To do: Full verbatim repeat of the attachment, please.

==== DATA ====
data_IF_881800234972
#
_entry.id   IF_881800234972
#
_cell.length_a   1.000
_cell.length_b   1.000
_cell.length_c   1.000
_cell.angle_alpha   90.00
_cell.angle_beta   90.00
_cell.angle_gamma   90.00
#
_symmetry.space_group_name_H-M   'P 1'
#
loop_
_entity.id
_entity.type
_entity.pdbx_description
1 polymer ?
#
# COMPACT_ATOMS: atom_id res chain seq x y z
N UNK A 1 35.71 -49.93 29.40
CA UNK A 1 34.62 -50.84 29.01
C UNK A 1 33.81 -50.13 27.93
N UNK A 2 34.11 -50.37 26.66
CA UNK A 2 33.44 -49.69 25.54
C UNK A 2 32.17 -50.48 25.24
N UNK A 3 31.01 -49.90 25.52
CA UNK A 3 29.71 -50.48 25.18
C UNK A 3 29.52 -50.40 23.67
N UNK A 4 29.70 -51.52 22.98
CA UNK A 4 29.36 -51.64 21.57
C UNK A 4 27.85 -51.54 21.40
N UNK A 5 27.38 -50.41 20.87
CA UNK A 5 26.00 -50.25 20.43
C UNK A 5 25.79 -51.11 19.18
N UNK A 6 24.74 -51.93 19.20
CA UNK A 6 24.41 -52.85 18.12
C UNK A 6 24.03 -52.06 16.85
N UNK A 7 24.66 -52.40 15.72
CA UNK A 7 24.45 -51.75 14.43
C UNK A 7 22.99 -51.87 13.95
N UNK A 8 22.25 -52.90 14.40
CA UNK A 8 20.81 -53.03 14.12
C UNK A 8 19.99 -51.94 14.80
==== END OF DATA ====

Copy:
data_IF_881800234972
#
_entry.id   IF_881800234972
#
_cell.length_a   1.000
_cell.length_b   1.000
_cell.length_c   1.000
_cell.angle_alpha   90.00
_cell.angle_beta   90.00
_cell.angle_gamma   90.00
#
_symmetry.space_group_name_H-M   'P 1'
#
loop_
_entity.id
_entity.type
_entity.pdbx_description
1 polymer ?
#
# COMPACT_ATOMS: atom_id res chain seq x y z
N UNK A 1 35.71 -49.93 29.40
CA UNK A 1 34.62 -50.84 29.01
C UNK A 1 33.81 -50.13 27.93
N UNK A 2 34.11 -50.37 26.66
CA UNK A 2 33.44 -49.69 25.54
C UNK A 2 32.17 -50.48 25.24
N UNK A 3 31.01 -49.90 25.52
CA UNK A 3 29.71 -50.48 25.18
C UNK A 3 29.52 -50.40 23.67
N UNK A 4 29.70 -51.52 22.98
CA UNK A 4 29.36 -51.64 21.57
C UNK A 4 27.85 -51.54 21.40
N UNK A 5 27.38 -50.41 20.87
CA UNK A 5 26.00 -50.25 20.43
C UNK A 5 25.79 -51.11 19.18
N UNK A 6 24.74 -51.93 19.20
CA UNK A 6 24.41 -52.85 18.12
C UNK A 6 24.03 -52.06 16.85
N UNK A 7 24.66 -52.40 15.72
CA UNK A 7 24.45 -51.75 14.43
C UNK A 7 22.99 -51.87 13.95
N UNK A 8 22.25 -52.90 14.40
CA UNK A 8 20.81 -53.03 14.12
C UNK A 8 19.99 -51.94 14.80